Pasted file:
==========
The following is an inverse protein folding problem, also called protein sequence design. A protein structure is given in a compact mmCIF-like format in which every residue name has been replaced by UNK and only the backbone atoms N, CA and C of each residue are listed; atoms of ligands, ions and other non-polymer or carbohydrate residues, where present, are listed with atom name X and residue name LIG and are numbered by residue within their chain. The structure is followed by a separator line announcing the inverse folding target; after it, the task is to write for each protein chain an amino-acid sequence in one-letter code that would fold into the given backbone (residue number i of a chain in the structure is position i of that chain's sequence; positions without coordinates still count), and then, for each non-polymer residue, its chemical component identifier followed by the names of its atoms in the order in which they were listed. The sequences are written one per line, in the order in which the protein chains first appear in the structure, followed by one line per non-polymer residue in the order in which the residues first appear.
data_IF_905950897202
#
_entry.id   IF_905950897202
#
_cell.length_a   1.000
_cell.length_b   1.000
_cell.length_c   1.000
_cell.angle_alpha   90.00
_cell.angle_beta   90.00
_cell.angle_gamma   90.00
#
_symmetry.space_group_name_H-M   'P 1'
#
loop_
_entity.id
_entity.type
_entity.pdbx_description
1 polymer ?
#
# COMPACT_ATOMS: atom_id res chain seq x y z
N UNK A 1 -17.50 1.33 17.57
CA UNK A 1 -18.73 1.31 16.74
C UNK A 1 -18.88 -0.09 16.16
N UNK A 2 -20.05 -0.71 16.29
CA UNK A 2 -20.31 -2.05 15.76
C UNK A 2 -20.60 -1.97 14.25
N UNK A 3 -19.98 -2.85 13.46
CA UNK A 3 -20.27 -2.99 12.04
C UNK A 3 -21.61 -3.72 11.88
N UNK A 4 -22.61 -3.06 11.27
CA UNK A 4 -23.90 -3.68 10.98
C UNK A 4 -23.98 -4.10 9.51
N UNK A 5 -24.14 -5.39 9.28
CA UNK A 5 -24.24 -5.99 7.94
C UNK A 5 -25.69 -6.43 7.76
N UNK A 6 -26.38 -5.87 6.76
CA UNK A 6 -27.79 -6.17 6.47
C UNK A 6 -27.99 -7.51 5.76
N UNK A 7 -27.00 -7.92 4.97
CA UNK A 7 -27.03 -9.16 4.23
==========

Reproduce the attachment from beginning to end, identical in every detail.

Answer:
The following is an inverse protein folding problem, also called protein sequence design. A protein structure is given in a compact mmCIF-like format in which every residue name has been replaced by UNK and only the backbone atoms N, CA and C of each residue are listed; atoms of ligands, ions and other non-polymer or carbohydrate residues, where present, are listed with atom name X and residue name LIG and are numbered by residue within their chain. The structure is followed by a separator line announcing the inverse folding target; after it, the task is to write for each protein chain an amino-acid sequence in one-letter code that would fold into the given backbone (residue number i of a chain in the structure is position i of that chain's sequence; positions without coordinates still count), and then, for each non-polymer residue, its chemical component identifier followed by the names of its atoms in the order in which they were listed. The sequences are written one per line, in the order in which the protein chains first appear in the structure, followed by one line per non-polymer residue in the order in which the residues first appear.
data_IF_905950897202
#
_entry.id   IF_905950897202
#
_cell.length_a   1.000
_cell.length_b   1.000
_cell.length_c   1.000
_cell.angle_alpha   90.00
_cell.angle_beta   90.00
_cell.angle_gamma   90.00
#
_symmetry.space_group_name_H-M   'P 1'
#
loop_
_entity.id
_entity.type
_entity.pdbx_description
1 polymer ?
#
# COMPACT_ATOMS: atom_id res chain seq x y z
N UNK A 1 -17.50 1.33 17.57
CA UNK A 1 -18.73 1.31 16.74
C UNK A 1 -18.88 -0.09 16.16
N UNK A 2 -20.05 -0.71 16.29
CA UNK A 2 -20.31 -2.05 15.76
C UNK A 2 -20.60 -1.97 14.25
N UNK A 3 -19.98 -2.85 13.46
CA UNK A 3 -20.27 -2.99 12.04
C UNK A 3 -21.61 -3.72 11.88
N UNK A 4 -22.61 -3.06 11.27
CA UNK A 4 -23.90 -3.68 10.98
C UNK A 4 -23.98 -4.10 9.51
N UNK A 5 -24.14 -5.39 9.28
CA UNK A 5 -24.24 -5.99 7.94
C UNK A 5 -25.69 -6.43 7.76
N UNK A 6 -26.38 -5.87 6.76
CA UNK A 6 -27.79 -6.17 6.47
C UNK A 6 -27.99 -7.51 5.76
N UNK A 7 -27.00 -7.92 4.97
CA UNK A 7 -27.03 -9.16 4.23